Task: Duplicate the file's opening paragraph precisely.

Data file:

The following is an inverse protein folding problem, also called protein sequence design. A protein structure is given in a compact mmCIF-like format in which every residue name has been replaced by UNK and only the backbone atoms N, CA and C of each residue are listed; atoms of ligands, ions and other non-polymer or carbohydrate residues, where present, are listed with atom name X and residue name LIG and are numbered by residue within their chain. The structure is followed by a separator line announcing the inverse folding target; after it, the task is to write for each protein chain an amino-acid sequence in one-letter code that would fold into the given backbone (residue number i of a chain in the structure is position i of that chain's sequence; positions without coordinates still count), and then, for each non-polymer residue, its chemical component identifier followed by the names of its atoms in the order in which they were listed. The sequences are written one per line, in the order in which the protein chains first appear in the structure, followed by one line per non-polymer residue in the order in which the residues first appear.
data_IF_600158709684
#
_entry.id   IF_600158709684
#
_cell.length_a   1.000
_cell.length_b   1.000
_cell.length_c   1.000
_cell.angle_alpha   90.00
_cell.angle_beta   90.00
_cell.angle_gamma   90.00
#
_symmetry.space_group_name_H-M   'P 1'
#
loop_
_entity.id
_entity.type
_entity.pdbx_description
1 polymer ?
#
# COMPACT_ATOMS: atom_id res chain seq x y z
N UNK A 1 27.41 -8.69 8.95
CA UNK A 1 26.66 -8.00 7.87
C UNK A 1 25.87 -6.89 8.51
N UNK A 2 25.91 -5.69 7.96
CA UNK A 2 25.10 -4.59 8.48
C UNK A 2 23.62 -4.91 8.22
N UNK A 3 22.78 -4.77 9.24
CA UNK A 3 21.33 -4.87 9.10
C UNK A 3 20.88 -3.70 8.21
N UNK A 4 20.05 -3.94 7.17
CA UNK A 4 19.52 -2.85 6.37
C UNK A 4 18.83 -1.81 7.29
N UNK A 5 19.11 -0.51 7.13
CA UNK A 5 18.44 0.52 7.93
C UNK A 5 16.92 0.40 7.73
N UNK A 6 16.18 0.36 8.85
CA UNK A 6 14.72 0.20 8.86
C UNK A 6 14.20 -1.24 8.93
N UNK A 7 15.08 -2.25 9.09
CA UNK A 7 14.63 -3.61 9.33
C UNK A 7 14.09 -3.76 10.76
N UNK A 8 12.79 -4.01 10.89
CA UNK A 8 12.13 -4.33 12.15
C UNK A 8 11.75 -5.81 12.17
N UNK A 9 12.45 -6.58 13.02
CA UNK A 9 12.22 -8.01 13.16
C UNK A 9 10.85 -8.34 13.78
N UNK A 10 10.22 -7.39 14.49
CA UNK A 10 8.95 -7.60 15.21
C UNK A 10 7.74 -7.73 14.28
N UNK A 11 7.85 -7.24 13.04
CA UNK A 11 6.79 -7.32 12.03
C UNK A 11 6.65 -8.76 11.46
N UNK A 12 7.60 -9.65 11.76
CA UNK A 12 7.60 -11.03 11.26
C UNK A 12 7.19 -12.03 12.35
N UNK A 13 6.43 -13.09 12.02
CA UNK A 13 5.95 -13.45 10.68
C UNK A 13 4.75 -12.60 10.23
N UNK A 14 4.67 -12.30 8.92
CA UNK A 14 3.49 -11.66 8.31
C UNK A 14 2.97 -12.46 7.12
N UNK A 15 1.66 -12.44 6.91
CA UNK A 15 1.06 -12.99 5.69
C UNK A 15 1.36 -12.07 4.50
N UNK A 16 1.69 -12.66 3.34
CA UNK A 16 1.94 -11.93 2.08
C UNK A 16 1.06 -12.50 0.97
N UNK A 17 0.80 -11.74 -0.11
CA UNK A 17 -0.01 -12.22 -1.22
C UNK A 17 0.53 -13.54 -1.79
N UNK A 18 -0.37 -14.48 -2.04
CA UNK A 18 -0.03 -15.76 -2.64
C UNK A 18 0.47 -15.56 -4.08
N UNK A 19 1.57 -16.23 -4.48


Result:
The following is an inverse protein folding problem, also called protein sequence design. A protein structure is given in a compact mmCIF-like format in which every residue name has been replaced by UNK and only the backbone atoms N, CA and C of each residue are listed; atoms of ligands, ions and other non-polymer or carbohydrate residues, where present, are listed with atom name X and residue name LIG and are numbered by residue within their chain. The structure is followed by a separator line announcing the inverse folding target; after it, the task is to write for each protein chain an amino-acid sequence in one-letter code that would fold into the given backbone (residue number i of a chain in the structure is position i of that chain's sequence; positions without coordinates still count), and then, for each non-polymer residue, its chemical component identifier followed by the names of its atoms in the order in which they were listed. The sequences are written one per line, in the order in which the protein chains first appear in the structure, followed by one line per non-polymer residue in the order in which the residues first appear.